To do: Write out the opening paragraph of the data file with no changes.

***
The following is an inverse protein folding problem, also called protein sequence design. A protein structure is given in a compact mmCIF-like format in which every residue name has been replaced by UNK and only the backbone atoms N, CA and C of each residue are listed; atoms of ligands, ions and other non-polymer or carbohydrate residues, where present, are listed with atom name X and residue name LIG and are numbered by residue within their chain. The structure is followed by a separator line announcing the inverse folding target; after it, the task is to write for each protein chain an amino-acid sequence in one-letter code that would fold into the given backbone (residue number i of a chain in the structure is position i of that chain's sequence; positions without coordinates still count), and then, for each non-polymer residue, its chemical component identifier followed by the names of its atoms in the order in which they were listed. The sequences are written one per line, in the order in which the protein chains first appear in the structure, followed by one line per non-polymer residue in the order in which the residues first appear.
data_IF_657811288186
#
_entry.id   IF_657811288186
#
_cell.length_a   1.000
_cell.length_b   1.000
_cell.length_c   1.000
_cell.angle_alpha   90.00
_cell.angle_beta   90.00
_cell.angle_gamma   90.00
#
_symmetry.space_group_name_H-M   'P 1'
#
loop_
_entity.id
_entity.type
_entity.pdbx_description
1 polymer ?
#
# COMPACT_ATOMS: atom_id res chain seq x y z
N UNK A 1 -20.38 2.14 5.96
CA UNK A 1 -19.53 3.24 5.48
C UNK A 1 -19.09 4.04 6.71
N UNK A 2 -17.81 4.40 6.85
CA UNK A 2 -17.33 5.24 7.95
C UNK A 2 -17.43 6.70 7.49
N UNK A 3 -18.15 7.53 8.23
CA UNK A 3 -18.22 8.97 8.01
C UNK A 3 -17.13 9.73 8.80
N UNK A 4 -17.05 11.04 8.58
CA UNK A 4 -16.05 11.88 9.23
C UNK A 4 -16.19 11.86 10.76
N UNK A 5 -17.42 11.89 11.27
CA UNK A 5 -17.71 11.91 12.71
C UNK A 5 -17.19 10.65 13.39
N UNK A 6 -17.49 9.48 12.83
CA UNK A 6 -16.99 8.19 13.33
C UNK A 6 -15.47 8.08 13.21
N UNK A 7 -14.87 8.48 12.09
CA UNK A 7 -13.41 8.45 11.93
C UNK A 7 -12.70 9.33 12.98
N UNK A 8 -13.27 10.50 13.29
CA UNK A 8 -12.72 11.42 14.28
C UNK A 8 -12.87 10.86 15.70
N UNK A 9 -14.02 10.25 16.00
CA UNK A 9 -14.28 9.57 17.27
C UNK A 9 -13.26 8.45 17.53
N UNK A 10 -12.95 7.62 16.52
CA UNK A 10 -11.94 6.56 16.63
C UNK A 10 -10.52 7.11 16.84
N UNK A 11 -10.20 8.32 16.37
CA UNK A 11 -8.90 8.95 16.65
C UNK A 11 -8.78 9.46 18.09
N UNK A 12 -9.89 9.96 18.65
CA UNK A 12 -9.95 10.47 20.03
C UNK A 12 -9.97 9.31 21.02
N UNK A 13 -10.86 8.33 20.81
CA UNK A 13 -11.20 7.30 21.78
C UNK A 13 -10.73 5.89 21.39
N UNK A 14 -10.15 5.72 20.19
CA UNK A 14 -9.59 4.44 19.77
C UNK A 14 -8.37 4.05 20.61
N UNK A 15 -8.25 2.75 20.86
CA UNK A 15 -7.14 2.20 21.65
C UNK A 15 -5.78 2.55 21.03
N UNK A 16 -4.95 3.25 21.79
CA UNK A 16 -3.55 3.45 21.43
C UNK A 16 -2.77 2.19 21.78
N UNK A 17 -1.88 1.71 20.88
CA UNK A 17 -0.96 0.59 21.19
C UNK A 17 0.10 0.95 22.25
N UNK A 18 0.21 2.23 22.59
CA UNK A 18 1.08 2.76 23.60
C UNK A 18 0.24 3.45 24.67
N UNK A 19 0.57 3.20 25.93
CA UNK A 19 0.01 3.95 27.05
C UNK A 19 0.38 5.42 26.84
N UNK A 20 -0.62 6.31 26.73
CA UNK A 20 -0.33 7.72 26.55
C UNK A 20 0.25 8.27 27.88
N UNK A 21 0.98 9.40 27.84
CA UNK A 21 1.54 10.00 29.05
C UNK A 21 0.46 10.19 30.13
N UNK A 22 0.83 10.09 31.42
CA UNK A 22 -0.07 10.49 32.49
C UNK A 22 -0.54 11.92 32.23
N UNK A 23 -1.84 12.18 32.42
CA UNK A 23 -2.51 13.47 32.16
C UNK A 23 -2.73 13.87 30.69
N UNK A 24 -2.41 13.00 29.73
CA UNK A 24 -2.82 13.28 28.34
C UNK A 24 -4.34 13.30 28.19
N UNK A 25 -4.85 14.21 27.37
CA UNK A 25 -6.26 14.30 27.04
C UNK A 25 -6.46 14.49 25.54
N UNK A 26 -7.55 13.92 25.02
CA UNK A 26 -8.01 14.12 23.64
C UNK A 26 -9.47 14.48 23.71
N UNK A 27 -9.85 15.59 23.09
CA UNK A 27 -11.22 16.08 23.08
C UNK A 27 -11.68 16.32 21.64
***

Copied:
The following is an inverse protein folding problem, also called protein sequence design. A protein structure is given in a compact mmCIF-like format in which every residue name has been replaced by UNK and only the backbone atoms N, CA and C of each residue are listed; atoms of ligands, ions and other non-polymer or carbohydrate residues, where present, are listed with atom name X and residue name LIG and are numbered by residue within their chain. The structure is followed by a separator line announcing the inverse folding target; after it, the task is to write for each protein chain an amino-acid sequence in one-letter code that would fold into the given backbone (residue number i of a chain in the structure is position i of that chain's sequence; positions without coordinates still count), and then, for each non-polymer residue, its chemical component identifier followed by the names of its atoms in the order in which they were listed. The sequences are written one per line, in the order in which the protein chains first appear in the structure, followed by one line per non-polymer residue in the order in which the residues first appear.